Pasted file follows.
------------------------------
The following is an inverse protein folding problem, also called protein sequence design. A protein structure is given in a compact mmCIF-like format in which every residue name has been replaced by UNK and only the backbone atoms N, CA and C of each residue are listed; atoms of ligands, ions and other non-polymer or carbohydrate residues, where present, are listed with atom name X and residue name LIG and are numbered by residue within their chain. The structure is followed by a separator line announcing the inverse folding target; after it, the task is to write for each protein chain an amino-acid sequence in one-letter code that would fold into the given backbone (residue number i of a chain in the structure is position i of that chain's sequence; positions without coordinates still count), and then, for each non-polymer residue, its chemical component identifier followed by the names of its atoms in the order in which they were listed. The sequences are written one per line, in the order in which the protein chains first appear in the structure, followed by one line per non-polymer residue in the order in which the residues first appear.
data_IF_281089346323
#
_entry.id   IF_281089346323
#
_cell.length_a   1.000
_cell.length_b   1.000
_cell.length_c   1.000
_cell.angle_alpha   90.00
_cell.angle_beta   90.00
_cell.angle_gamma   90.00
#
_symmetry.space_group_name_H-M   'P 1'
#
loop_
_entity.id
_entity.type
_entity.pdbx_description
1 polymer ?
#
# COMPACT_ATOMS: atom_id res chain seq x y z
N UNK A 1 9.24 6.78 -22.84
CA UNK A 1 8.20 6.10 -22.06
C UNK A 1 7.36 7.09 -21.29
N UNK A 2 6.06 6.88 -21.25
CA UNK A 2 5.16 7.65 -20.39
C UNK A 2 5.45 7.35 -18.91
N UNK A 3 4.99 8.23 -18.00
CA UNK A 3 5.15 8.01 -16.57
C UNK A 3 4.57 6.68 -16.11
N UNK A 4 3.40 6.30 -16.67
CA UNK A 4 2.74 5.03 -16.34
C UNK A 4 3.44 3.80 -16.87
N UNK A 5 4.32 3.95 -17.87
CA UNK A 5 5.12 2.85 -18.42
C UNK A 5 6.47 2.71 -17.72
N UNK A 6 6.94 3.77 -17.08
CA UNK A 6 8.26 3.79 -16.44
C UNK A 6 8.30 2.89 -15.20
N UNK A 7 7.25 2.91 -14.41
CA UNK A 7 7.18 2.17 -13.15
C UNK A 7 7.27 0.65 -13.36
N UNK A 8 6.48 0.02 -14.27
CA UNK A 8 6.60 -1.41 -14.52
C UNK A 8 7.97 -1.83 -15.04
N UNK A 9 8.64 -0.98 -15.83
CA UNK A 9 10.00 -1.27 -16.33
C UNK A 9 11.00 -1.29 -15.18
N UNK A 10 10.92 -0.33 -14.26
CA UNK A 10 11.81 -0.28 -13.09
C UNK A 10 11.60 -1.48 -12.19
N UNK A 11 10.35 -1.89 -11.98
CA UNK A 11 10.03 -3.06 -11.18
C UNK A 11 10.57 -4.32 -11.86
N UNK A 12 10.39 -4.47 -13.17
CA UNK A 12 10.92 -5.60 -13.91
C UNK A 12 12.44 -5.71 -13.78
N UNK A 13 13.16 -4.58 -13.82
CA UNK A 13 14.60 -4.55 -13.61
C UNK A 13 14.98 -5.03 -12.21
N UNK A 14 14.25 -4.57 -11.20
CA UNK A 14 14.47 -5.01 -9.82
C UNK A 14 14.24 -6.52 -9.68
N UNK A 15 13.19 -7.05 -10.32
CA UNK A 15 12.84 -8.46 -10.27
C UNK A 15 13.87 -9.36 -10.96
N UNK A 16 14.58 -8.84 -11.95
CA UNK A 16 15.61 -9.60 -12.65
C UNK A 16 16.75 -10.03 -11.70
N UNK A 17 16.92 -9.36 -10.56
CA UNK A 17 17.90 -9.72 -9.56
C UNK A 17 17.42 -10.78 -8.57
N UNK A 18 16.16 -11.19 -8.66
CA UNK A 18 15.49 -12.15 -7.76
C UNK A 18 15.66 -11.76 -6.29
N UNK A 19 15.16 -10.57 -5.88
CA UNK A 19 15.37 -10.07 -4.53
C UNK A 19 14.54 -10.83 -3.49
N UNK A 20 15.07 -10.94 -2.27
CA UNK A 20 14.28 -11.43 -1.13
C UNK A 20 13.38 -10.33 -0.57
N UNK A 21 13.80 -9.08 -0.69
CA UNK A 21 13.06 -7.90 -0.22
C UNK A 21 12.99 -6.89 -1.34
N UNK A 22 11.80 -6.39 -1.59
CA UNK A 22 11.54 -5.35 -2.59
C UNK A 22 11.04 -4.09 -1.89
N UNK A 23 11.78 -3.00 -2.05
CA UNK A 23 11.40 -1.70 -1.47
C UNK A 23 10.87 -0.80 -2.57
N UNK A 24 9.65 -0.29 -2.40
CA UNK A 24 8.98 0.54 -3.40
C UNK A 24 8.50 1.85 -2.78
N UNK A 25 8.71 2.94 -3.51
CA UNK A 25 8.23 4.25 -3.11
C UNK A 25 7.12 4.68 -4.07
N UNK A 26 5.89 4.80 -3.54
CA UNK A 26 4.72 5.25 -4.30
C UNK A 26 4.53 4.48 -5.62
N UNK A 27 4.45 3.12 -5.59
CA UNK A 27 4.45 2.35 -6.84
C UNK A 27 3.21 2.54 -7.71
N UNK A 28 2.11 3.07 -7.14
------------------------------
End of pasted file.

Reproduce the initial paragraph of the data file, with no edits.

The following is an inverse protein folding problem, also called protein sequence design. A protein structure is given in a compact mmCIF-like format in which every residue name has been replaced by UNK and only the backbone atoms N, CA and C of each residue are listed; atoms of ligands, ions and other non-polymer or carbohydrate residues, where present, are listed with atom name X and residue name LIG and are numbered by residue within their chain. The structure is followed by a separator line announcing the inverse folding target; after it, the task is to write for each protein chain an amino-acid sequence in one-letter code that would fold into the given backbone (residue number i of a chain in the structure is position i of that chain's sequence; positions without coordinates still count), and then, for each non-polymer residue, its chemical component identifier followed by the names of its atoms in the order in which they were listed. The sequences are written one per line, in the order in which the protein chains first appear in the structure, followed by one line per non-polymer residue in the order in which the residues first appear.